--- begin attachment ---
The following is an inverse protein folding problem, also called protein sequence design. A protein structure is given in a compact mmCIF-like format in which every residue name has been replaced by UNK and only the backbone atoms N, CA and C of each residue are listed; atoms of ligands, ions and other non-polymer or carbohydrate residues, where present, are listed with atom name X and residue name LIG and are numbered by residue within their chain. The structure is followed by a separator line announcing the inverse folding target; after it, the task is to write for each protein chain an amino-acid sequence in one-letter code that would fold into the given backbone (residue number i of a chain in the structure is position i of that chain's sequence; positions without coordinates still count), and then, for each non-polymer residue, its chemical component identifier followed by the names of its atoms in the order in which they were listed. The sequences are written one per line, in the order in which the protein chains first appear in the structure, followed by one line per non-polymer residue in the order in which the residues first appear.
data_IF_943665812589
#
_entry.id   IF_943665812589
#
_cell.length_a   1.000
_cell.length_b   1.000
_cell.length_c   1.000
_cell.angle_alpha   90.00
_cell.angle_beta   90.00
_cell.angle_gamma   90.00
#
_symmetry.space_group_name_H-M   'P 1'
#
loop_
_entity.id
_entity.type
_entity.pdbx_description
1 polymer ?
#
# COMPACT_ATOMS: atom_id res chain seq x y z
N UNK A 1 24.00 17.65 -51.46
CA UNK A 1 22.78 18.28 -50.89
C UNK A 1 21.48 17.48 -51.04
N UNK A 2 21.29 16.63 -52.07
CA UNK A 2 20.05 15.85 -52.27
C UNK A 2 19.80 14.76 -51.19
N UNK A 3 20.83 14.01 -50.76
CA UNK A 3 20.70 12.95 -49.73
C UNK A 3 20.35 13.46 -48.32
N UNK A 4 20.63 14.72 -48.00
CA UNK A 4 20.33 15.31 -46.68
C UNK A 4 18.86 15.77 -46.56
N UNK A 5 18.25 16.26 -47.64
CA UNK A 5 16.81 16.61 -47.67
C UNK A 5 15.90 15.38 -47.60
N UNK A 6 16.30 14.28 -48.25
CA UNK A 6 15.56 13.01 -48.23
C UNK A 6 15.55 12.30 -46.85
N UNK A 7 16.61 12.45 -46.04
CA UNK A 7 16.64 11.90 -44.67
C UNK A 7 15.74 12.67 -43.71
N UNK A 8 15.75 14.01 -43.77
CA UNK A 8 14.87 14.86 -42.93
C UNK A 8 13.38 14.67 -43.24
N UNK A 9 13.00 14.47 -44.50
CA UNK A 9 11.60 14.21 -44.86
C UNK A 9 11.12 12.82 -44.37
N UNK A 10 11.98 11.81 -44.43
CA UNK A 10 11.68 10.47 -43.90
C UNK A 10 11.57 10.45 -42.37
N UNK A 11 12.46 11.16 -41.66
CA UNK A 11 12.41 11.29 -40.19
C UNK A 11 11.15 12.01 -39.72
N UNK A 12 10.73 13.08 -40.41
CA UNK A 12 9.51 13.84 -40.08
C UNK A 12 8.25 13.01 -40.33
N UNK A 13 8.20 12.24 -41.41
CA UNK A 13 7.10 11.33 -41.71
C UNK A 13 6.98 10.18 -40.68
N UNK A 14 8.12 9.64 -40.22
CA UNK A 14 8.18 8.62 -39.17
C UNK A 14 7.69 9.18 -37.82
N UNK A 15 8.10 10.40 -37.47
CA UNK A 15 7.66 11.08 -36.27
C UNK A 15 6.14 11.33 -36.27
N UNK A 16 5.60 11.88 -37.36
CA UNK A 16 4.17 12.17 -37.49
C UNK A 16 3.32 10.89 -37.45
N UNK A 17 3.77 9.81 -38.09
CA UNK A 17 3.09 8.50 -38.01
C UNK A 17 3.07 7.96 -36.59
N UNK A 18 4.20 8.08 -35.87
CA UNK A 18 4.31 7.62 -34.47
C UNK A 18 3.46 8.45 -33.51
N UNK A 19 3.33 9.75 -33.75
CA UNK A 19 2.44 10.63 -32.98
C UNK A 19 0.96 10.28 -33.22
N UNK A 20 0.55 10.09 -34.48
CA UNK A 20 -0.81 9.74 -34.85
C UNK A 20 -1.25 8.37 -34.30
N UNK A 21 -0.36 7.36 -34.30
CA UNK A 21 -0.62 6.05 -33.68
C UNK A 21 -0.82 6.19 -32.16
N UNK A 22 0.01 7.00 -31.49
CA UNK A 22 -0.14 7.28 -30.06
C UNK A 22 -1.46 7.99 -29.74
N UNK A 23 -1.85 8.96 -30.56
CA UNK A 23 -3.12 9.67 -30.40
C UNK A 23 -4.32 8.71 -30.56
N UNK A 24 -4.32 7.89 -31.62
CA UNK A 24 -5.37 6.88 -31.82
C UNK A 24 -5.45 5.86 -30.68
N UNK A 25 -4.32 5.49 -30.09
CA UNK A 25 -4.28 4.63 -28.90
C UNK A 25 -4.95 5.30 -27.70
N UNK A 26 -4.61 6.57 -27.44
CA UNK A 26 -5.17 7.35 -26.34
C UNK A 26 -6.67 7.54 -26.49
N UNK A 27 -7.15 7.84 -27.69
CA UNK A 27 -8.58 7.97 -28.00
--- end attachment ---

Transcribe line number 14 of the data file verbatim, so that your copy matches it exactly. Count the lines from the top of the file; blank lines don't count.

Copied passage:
#